It’s wonderful how National Catholic Reporter can make a moral issue out of an economic one, that is, one that depends on economics and lots of data. Amazing, I mean, to be marveled at. Until you see how they do it in this remarkable sentence in its latest editorial, “Radical individualism and the poverty rate”:
Substantively, as most any economist worthy of the name will attest, tax cuts for the wealthiest are among the least efficient means to promote the economic growth that produces desperately needed jobs. [italics added]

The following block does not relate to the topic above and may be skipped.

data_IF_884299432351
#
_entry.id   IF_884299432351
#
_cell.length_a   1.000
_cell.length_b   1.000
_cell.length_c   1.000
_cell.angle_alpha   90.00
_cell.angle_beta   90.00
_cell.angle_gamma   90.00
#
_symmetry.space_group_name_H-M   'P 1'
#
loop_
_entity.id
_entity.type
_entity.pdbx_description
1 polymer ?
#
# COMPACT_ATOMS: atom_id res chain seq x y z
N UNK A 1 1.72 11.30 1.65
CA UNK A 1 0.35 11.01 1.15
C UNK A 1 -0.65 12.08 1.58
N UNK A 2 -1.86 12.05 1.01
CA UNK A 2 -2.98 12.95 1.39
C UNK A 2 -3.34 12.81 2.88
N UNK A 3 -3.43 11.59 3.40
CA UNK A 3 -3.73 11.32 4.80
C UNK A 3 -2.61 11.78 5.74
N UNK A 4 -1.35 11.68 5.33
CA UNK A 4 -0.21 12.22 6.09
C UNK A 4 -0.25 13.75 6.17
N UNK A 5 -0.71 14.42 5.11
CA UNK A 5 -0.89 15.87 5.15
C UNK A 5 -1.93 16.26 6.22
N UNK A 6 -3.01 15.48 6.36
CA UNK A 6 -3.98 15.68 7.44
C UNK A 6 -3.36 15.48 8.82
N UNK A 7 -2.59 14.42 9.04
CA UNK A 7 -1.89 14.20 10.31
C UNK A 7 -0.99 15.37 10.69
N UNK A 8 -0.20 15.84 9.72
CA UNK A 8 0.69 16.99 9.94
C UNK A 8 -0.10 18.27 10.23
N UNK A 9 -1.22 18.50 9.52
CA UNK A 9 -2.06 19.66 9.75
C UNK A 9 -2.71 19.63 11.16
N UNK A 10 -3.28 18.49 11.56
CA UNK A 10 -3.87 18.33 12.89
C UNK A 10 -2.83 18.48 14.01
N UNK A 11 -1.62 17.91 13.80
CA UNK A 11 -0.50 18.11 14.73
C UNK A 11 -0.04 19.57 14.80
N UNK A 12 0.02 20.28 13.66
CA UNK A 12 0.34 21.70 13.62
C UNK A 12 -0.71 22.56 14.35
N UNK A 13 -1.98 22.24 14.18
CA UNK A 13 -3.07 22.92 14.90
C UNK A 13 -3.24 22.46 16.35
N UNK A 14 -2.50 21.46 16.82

See where the required prestidigitation takes place? That “worthy of the name.” Once an editorial writer has a laser-accurate phrase like that at the ready, no problem.
An earlier item in the same editorial might lead to (not beg) further questions:
More than 43 million Americans — the highest number ever recorded — are officially “poor.” That’s one in seven of us. Forty-two years after Lyndon Johnson declared a “war on poverty,” it appears poverty is winning. [italics added]
Such as if Johnson’s war wasn’t won, why do they think more of the same will win? Maybe because it’s a bad strategy, rather than a “national disgrace,” as the editorial avers. Which exemplifies another facet of ideological argument that brooks no opposition: use of colorful language that begs the question (and I do not mean raises or prompts it).